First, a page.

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Emanuel County man sentenced for cockfighting
A cockfighting ring is pictured in Midville, Ga., in this photo from January 2020. An Emanuel County man was sentenced Friday at the Federal Courthouse in Statesboro for his role in the ring. (Photo Courtesy U.S. Attorney for the Southern District of Georgia)

An Emanuel County man was sentenced Friday at the Federal Courthouse in Statesboro to prison after admitting to operating a cockfighting venue.

William Shannon Scott of Midville was sentenced to 16 months in prison after pleading guilty to Sponsoring and Exhibiting an Animal in an Animal Fighting Venture, said David H. Estes, U.S. Attorney for the Southern District of Georgia. 

U.S. District Court Chief Judge J. Randal Hall also ordered Scott, 49, to pay a fine of $2,500 and a special assessment of $100 and to forfeit the land on which the fights were held, prohibited him from owning birds or fowl or engaging in cockfighting, and ordered him to serve two years of supervised release after completion of his prison term. 

There is no parole in the federal system.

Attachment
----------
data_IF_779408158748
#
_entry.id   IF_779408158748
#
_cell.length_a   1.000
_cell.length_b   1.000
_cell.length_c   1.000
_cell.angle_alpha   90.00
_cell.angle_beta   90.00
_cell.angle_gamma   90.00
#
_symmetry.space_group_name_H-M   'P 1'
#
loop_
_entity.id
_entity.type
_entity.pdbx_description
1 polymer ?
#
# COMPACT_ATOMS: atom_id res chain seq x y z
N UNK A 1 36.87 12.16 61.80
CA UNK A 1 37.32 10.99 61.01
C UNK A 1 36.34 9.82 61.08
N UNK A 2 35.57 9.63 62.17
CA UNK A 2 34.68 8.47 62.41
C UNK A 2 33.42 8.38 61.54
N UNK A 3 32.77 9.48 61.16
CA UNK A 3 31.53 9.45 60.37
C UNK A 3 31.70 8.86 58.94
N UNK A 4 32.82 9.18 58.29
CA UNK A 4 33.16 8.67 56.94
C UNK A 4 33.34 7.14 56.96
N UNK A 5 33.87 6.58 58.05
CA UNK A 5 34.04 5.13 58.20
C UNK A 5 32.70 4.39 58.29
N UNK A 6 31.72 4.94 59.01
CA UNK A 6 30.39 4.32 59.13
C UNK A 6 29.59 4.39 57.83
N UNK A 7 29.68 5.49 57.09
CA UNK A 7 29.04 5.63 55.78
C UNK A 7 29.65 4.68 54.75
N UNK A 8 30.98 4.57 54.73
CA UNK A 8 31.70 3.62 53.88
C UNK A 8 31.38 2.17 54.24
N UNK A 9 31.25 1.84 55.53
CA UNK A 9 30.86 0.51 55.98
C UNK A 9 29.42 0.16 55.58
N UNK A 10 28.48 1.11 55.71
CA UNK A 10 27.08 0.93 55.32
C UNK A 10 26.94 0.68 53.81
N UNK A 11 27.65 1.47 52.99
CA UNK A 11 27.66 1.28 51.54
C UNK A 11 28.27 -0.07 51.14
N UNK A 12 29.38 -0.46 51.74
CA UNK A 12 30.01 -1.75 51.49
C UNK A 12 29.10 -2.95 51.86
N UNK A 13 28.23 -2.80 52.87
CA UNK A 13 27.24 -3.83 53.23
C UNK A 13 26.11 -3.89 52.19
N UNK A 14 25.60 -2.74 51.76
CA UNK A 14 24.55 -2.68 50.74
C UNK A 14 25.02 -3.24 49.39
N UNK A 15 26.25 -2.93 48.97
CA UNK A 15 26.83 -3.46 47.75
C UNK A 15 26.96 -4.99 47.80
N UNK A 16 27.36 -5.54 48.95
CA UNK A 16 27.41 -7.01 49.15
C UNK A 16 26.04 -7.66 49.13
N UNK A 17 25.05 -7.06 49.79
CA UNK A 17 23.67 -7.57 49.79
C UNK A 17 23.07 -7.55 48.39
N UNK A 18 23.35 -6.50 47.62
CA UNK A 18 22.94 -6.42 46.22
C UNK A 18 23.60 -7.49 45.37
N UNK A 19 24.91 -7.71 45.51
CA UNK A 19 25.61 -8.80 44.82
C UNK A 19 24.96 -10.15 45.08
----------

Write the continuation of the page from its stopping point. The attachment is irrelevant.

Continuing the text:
“William Shannon Scott’s sentencing represents the final trip to court for three men who operated illegal animal fighting venues in the Southern District of Georgia,” Estes said. “Thanks to outstanding work from our law enforcement partners, we have shut down these three animal cruelty arenas — and it should serve as a warning to those who would attempt to engage in this reprehensible practice.” 

The owners of two other Georgia venues, Wendell Allan Strickland, 67, of Swainsboro, and Lanier Augustus Hightower, 65, of Lincolnton, currently are serving federal prison terms after admitting to similar charges. 

As described in court documents and testimony, Scott operated a cockfighting venue called Little Sunset on his Midville property. The venue alternated weekend events with Strickland’s Emanuel County venue, The Red Barn. 

Scott was arrested in June 2020 on federal charges as part of Operation Sunrise, a multi-agency raid of a cockfighting tournament at his property in which nearly 200 possible defendants were identified. Six months earlier, the operation on Hightower’s farm in Lincoln County was the first of the three raided by law enforcement agencies during a cockfighting tournament in December 2019.

The investigation into animal fighting operations in the Southern District was led by the U.S. Department of Agriculture Office of the Inspector General (USDA-OIG) and in cooperation with multiple federal, state and local law enforcement agencies and the U.S. Attorney’s Office. 

The U.S. Government has initiated forfeiture proceedings for the real property on which each of the three tournaments were held, while overseeing the forfeiture of more than $200,000 in cash from illegal betting along with knives and gaffs that were affixed to the animals during fights.

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